Philly’s vaccine supply flowing to some wealthy suburbs 4 times faster than many city neighborhoods

Residents of dozens of suburban ZIP codes are being vaccinated using city supply at rates almost four times that of the least vaccinated areas of Philadelphia.

People with appointments wait in line at Philadelphia's first standing city-run COVID-19 vaccination clinic, which opened at the Martin Luther King Jr. Older Adult Center on Cecil B. Moore Avenue, Tuesday, Feb. 23, 2021. (Emma Lee/WHYY)

People with appointments wait in line at Philadelphia's first standing city-run COVID-19 vaccination clinic, which opened at the Martin Luther King Jr. Older Adult Center on Cecil B. Moore Avenue, Tuesday, Feb. 23, 2021. (Emma Lee/WHYY)

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Philadelphia has vaccinated tens of thousands of residents from across the country — from as far away as Alaska and Hawaii — even as it struggles to distribute doses in some city neighborhoods.

Newly released public health data shows residents of dozens of suburban ZIP codes are being vaccinated with city doses at rates almost four times that of the least vaccinated areas of Philadelphia.

Portions of North or Southwest Philly have seen just 300 to 400 first doses distributed per 10,000 residents. Meanwhile, residents of Bala Cynwyd, a wealthy suburb just over the city limits, received vaccines from Philadelphia’s allocation at a rate of 1,109 doses per 10,000 residents — meaning the city has effectively vaccinated 10% of that 9,500-person community.

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Philadelphia Department of Public Health data obtained by WHYY News showed areas such as  Huntingdon Valley in Montgomery County or Southampton in Bucks County have similarly seen thousands of residents vaccinated with Philly’s doses. As of Thursday morning, at least 42% of Philadelphia’s first vaccination doses had gone to people who don’t live in the city, according to city data.

Health Commissioner Dr. Thomas Farley attributed this to the many health care workers and first responders who work in Philadelphia facilities and reside outside the city. But Health Department spokesperson James Garrow acknowledged that providers have struggled to prioritize city residents, largely relying on an honor system.

“We continue to remind our providers that — outside of a few specific employment groups that we’re working with — vaccines that they receive from Philadelphia should only go to Philadelphia residents,” Garrow said. “We are trying to balance making these doses available to eligible people who don’t have a government-issued ID, but also trying to have some level of residency check.”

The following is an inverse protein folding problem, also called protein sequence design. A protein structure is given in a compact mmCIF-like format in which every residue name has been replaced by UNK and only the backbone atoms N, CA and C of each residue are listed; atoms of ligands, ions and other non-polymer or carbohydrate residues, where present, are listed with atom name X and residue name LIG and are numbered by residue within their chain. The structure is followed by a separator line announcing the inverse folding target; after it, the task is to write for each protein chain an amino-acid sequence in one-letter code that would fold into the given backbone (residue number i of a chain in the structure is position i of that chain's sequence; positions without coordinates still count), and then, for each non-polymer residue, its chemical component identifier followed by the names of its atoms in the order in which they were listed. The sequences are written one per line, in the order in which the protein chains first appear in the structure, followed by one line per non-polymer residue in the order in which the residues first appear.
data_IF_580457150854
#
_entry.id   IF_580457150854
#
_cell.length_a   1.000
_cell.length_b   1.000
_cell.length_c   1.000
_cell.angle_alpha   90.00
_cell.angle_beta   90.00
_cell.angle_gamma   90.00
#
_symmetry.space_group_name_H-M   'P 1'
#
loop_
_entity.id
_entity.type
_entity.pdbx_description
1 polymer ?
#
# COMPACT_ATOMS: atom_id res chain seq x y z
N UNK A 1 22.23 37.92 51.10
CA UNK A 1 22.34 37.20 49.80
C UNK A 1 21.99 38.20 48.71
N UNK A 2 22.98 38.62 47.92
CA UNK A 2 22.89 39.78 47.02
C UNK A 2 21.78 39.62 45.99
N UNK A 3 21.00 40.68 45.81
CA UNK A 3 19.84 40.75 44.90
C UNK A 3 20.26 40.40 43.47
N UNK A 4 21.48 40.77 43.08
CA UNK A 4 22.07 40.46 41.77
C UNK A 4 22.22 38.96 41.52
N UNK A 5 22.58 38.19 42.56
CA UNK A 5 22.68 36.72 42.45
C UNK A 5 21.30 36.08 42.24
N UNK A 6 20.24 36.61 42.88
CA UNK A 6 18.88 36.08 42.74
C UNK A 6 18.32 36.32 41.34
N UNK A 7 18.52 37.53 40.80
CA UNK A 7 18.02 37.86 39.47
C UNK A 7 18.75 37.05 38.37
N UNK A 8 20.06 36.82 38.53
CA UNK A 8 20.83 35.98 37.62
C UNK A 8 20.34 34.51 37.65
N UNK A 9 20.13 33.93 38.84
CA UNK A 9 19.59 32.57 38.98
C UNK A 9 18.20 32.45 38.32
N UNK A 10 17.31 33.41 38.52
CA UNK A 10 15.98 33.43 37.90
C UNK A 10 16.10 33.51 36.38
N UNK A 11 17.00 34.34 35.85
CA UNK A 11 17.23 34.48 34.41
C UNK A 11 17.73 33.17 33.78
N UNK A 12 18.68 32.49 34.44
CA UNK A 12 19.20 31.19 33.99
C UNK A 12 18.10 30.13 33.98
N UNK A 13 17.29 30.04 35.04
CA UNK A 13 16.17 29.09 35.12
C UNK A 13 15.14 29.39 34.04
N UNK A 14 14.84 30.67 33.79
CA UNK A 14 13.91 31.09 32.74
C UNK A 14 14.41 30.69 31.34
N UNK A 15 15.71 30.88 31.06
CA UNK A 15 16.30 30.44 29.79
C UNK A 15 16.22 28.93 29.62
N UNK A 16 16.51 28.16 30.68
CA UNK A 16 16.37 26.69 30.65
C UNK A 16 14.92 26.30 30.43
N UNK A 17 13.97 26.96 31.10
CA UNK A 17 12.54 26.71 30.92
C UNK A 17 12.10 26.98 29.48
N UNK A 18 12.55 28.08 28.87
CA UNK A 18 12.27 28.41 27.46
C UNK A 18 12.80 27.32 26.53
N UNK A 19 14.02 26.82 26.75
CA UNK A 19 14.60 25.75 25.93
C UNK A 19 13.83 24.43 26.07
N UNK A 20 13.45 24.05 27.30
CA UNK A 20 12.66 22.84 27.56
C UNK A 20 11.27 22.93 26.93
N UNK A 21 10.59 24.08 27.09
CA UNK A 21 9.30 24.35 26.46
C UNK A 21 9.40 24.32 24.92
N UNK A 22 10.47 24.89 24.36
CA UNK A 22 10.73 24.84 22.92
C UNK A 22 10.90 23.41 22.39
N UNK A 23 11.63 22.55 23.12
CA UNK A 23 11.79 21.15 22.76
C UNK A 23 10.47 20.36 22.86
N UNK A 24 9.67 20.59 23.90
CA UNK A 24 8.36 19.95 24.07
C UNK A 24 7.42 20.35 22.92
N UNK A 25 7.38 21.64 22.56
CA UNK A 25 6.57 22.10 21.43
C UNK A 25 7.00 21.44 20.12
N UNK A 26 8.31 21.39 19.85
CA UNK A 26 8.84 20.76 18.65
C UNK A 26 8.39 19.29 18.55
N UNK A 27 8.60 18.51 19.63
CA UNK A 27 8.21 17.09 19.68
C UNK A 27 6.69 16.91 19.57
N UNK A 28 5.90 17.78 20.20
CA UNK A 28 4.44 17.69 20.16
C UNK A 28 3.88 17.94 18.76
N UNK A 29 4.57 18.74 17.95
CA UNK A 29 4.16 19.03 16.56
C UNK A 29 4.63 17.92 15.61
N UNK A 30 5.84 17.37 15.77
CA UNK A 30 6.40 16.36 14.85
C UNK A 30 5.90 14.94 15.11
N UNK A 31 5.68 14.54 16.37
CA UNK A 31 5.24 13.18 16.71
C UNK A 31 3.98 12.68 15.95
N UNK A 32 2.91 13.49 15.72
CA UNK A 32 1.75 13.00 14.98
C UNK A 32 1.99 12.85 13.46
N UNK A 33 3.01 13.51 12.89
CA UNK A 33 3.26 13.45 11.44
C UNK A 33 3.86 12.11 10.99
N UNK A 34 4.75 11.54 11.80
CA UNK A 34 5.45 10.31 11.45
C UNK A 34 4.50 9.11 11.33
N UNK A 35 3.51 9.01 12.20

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Because so many suburban residents work in Philadelphia, said Farley, this trend is bound to continue. School District of Philadelphia teachers, many of whom live outside city limits, have already begun to receive vaccinations through Children’s Hospital of Philadelphia.

Philadelphia is one of several cities nationwide that receives its own vaccine allotment directly from the Centers for Disease Control and Prevention, without passing through the state. But the supply is calculated based on the city’s population and does not take into account nonresidents who work in the city.

That issue led Philadelphia’s congressional delegation to formally petition CDC director Rochelle Walensky earlier this month to increase the city’s allocation to accommodate the greater vaccination burden, citing a “large, daytime non-resident population.”

A spokesperson for the CDC did not respond to a WHYY News request for comment.

On Thursday, City Councilmember Helen Gym said the latest figures on vaccination distribution added more urgency to those requests.

“Philadelphia is rightly an employment hub,” Gym said.  “It’s why we should all be supporting the call by Philadelphia’s congressional delegation to ensure our city’s vaccine allocation fully reflects the fact that we provide jobs and health care for the broader region.”

10,000 vaccines land elsewhere — Bay Area to Alaska

Health Department spokesperson Garrow said the doses that went to suburban commuters can be seen as a byproduct of a regional flow.